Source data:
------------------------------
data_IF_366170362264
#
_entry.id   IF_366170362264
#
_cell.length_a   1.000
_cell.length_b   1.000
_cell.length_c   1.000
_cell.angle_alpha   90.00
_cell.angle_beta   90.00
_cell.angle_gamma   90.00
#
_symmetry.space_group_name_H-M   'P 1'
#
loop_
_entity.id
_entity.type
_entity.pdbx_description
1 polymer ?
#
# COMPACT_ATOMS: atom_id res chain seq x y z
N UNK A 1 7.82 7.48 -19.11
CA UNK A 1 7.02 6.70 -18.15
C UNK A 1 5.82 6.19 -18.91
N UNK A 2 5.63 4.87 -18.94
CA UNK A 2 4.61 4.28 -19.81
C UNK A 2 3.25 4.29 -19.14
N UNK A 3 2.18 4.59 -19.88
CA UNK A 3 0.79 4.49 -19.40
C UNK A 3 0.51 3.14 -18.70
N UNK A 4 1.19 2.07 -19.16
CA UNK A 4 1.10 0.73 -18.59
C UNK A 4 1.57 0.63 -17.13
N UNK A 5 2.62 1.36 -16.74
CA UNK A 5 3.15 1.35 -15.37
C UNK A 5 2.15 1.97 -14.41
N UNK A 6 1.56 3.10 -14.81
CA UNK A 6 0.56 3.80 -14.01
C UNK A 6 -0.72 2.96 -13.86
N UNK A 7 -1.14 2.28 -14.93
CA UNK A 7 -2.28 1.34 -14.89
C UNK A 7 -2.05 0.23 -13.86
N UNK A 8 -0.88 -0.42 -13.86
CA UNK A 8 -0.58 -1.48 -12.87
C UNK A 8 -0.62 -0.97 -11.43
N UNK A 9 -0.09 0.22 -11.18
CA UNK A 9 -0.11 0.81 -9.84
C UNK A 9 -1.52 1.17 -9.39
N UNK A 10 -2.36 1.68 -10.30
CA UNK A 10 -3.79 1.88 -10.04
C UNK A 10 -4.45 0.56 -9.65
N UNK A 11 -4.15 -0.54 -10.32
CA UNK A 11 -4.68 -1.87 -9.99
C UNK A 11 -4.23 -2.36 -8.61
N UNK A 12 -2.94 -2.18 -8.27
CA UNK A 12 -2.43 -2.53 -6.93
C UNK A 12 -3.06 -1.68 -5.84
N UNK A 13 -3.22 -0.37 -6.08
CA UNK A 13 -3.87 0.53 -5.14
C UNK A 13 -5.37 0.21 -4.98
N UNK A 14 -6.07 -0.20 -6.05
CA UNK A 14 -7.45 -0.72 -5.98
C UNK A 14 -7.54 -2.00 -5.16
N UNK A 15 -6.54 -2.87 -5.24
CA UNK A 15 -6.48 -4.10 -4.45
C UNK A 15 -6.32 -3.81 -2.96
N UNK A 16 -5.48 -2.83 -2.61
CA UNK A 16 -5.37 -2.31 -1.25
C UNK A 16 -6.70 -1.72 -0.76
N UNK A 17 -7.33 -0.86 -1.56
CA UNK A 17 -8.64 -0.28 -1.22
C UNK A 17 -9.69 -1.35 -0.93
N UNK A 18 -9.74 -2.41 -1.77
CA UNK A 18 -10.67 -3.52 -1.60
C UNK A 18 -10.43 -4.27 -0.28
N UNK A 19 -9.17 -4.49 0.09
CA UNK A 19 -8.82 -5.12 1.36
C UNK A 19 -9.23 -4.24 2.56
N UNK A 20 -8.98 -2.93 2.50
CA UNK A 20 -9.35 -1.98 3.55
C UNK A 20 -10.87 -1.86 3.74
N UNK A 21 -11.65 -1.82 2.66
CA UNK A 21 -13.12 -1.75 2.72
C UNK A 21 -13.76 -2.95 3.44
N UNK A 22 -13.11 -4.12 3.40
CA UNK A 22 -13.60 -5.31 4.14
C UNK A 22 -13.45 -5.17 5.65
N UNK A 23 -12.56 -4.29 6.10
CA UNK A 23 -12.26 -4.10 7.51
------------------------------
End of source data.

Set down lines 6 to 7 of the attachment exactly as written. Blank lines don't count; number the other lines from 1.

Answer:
_cell.length_b   1.000
_cell.length_c   1.000